Rabbi zidni 'ilman!
In answer to the above question:
Let us first correct the confusion regarding the terms used above (namely, between sunna and mandub), for you were making an unnecessary distinction there. (What you could have meant by sunna there, might be what is known by our fuqaha' as the Rawatib (see below), which in turn is a sub-species of prayers other than the Fard ones.) Nafl or Tatawwu' are among the proper terms used by Shafi'i scholars for prayers other than the Fard ones, commonly translated as "supererogatory or additional prayer". Their synonyms include: Sunna (or better known in some colloquial as Sunnat) or Hasan or Muraghghab fih or Mustahabb or Mandub prayers; thus they are all the same thing and I shall use interchangeably, the term Nafl or Nafila in my answer.
What is meant by "additional" is that these prayers are additional to the five Fard prayers. Among the thamra and benefit of these prayers is that they compensate any unintentional defects made during the Fard prayers, such as to forget something (like missing a Tama'nina [repose]) or to read something wrongly, and so on. The Nafila acts like an "insurance" or something like a "guarantor" for us in the hereafter. Its role is not dissimilar to a damage control crew on board a warship: plugging holes and repairing the ship if and when she suffers from an enemy attack, that is to say, they perfect defects.
Since the nature of this legal question has to do with extra acts of devotion and of worship, namely the fadila and the sunna and not what is Wajib and obligatory, there is therefore room for a wide variety of opinions among scholars of the four schools. So for our own good, we must remember that there is a lot of mercy to be gained from this issue and let not the khilaf regarding it be a cause of division and the remover of rahma for us, Amin! However, the Qawl Mu'tamad and the relied upon position of our school concerning the Nafila prayers is a straightforward one and the best discussion found in our books concerning it is in the Fath al-Mu'in of Imam al-Mallibari, the student of Imam Ibn Hajar (may Allah be pleased with both of these Imams!).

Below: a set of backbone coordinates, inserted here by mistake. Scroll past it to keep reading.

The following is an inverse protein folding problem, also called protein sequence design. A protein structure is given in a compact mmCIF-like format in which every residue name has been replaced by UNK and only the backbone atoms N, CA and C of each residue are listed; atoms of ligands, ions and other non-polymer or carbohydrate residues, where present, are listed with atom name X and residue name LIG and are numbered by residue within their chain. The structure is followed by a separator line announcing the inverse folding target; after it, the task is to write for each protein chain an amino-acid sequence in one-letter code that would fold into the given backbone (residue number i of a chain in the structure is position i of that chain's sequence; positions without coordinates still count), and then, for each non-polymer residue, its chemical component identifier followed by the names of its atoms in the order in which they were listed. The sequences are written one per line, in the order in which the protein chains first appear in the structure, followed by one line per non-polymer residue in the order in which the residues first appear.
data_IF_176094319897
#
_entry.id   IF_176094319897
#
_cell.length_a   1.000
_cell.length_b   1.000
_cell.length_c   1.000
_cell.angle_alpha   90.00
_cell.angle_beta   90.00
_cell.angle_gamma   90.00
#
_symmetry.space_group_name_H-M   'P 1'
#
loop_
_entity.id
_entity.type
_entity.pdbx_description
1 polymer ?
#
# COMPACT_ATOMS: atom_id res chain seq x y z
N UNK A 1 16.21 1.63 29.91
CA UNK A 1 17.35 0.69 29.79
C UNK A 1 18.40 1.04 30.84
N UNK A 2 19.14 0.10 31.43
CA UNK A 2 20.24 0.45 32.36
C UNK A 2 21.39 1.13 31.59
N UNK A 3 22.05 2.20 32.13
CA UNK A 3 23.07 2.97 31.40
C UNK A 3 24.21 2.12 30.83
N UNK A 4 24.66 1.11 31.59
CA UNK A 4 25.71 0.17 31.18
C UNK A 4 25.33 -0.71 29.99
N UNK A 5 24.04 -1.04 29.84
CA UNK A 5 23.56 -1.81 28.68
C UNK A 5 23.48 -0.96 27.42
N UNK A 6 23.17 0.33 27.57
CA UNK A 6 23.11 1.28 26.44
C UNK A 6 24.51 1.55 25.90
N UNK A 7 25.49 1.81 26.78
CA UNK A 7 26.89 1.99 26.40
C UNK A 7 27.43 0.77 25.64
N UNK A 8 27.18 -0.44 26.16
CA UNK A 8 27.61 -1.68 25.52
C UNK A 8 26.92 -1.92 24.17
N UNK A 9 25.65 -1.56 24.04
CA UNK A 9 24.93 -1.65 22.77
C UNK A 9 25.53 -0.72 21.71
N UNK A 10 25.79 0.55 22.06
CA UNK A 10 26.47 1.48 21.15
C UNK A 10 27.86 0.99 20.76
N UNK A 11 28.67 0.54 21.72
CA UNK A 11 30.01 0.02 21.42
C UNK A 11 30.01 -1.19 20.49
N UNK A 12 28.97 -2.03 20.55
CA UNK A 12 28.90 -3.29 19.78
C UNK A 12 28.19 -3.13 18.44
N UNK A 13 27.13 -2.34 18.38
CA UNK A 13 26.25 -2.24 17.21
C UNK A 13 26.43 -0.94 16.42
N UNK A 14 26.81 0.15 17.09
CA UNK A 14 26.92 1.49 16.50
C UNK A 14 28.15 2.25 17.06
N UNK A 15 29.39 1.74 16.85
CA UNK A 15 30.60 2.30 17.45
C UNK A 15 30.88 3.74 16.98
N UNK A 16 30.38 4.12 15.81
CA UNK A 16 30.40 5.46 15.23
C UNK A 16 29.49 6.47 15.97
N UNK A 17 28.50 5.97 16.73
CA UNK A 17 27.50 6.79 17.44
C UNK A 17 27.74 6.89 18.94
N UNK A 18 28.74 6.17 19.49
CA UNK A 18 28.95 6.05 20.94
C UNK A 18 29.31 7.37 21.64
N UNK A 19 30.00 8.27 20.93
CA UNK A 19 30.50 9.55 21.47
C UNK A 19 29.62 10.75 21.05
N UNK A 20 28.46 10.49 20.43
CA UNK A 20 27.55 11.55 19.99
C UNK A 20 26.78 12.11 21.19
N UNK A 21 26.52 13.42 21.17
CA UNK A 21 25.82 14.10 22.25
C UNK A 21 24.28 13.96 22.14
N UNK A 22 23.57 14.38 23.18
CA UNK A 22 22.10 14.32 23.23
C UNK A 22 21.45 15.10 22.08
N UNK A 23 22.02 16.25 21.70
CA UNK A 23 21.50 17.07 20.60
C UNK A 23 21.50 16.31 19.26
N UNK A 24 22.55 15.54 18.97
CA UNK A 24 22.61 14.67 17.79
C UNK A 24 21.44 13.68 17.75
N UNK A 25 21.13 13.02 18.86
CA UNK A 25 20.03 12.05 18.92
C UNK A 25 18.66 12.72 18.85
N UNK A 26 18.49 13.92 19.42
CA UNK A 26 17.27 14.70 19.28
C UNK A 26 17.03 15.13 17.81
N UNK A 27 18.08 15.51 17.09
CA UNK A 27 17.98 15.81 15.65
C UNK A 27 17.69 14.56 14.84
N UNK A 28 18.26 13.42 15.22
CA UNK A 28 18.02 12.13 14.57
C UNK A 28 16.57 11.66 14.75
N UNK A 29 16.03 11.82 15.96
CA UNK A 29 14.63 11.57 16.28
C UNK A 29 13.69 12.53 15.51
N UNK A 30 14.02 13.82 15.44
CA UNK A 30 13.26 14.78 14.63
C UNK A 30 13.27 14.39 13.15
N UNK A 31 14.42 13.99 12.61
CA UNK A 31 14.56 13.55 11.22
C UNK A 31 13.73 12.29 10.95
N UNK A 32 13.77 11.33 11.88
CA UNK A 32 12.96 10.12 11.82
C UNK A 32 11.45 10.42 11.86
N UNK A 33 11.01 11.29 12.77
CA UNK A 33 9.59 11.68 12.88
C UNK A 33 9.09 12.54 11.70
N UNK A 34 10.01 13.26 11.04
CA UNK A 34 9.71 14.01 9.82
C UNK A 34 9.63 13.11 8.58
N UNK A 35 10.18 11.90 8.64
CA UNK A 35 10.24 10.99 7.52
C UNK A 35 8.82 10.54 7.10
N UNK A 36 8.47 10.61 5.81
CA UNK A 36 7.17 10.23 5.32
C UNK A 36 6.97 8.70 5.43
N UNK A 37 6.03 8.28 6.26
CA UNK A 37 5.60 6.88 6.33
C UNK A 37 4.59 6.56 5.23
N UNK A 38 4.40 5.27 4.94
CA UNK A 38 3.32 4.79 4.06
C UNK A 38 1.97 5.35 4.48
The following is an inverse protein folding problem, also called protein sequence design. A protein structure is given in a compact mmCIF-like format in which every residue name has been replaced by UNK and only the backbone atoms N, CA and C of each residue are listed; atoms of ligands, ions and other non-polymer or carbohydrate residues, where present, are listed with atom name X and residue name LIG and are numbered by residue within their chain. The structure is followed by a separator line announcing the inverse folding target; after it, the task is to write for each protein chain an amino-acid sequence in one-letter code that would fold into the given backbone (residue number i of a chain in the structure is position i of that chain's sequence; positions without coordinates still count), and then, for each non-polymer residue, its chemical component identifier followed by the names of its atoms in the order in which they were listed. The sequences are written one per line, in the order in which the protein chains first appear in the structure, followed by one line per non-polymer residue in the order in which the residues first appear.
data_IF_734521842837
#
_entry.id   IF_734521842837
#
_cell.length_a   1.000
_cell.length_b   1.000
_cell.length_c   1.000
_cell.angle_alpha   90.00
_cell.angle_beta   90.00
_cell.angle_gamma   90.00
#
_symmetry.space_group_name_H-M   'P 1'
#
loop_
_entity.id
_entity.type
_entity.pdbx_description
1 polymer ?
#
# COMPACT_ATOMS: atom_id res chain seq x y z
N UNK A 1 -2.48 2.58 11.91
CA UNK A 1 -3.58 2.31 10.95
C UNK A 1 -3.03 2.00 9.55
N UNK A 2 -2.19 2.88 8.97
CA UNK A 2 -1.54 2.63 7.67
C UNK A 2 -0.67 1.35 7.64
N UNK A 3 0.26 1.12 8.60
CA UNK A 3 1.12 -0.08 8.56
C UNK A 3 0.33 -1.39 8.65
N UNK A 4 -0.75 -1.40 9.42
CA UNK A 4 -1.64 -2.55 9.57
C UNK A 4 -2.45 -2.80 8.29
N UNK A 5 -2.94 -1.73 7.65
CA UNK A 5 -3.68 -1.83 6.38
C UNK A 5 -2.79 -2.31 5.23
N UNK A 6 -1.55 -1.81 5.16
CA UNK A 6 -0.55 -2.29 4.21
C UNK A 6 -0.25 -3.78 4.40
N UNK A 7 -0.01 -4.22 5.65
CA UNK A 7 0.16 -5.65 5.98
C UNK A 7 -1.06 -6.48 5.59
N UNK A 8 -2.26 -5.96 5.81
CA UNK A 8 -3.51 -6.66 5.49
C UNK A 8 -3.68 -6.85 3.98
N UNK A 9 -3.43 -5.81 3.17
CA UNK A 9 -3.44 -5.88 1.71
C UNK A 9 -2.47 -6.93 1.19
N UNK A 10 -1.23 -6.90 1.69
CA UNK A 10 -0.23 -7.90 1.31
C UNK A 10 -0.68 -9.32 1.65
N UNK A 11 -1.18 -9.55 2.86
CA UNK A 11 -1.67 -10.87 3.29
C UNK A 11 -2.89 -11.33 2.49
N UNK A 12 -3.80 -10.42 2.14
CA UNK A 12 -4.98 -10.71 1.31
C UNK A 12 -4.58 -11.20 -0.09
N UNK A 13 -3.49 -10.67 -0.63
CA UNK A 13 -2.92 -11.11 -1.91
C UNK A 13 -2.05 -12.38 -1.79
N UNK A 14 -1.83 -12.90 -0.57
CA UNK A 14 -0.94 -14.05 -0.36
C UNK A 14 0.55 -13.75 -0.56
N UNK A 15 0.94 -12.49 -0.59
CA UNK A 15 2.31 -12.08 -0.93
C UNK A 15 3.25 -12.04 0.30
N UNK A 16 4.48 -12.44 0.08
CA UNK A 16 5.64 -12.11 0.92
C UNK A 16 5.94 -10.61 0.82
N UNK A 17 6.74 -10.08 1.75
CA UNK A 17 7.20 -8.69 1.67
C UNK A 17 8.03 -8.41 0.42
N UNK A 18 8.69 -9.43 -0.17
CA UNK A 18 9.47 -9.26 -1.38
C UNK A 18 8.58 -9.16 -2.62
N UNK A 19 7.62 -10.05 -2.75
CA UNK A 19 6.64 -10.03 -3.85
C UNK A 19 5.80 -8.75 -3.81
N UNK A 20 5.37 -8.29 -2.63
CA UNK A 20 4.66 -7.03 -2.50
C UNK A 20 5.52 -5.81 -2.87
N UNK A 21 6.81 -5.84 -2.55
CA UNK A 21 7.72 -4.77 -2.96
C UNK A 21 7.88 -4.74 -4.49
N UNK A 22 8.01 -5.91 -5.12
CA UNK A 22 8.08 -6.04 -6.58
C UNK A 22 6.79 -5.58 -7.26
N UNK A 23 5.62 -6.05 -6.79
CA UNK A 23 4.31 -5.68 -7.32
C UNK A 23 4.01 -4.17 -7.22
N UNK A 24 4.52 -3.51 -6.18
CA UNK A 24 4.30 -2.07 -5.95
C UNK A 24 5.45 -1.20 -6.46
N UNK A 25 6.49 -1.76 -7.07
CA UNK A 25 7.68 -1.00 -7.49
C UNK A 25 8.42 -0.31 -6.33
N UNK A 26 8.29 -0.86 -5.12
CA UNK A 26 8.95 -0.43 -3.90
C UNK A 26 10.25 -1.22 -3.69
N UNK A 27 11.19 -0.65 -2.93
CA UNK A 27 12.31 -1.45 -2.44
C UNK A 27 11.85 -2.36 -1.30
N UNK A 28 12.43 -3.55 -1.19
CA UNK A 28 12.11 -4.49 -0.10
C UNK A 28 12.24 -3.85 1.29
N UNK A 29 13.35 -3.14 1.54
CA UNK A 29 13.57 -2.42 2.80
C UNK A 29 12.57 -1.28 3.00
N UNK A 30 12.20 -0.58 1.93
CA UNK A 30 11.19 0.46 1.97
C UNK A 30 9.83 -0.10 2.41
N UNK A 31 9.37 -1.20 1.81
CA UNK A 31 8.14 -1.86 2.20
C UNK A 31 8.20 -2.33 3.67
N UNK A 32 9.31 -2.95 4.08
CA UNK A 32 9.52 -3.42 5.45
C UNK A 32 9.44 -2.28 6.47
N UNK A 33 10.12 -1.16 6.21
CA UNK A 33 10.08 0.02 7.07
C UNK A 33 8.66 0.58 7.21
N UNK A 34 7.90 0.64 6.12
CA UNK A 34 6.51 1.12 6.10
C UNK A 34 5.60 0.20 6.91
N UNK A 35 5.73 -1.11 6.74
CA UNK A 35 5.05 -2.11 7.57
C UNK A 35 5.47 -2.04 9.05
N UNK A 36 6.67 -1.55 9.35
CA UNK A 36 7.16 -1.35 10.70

Our scholars have divided Salat al-Nafl into two types.
1. Those which are recommended to be performed in a group [jama'a], such as the prayers of the two 'Ids, the two Kusuf and Khusuf, the Istisqa', and the Tarawih.
2. Those which are sufficient when performed indivdually [munfarid], such as the Rawatib, the Witr, the Duha, the Tahiyyat al-Masjid, the Istikhara, the prayers done in Mecca (Tawaf and Ihram), the Wudu', the Awwabin between Maghrib and 'Isha', the Tasbih, the Tahajjud and the like.
All of the Nafila which are recommended to be performed in a jama'a are considered Mu'akkada [confirmed sunna], while all of the munfarid Nafila except for the Witr, a number of the Rawatibs, the Tahajjud, and the Duha, for example, are not Mu'akkada.
The Rawatib prayers (as they are originally called, "al-Sunan al-Ratiba ma'a al-fara'id") are Nafila prayers that accompany the Fard prayers, whether offered before or after them. They are further divided into two types: the Rawatib Mu'akkada and the Rawatib Ghayr Mu'akkada.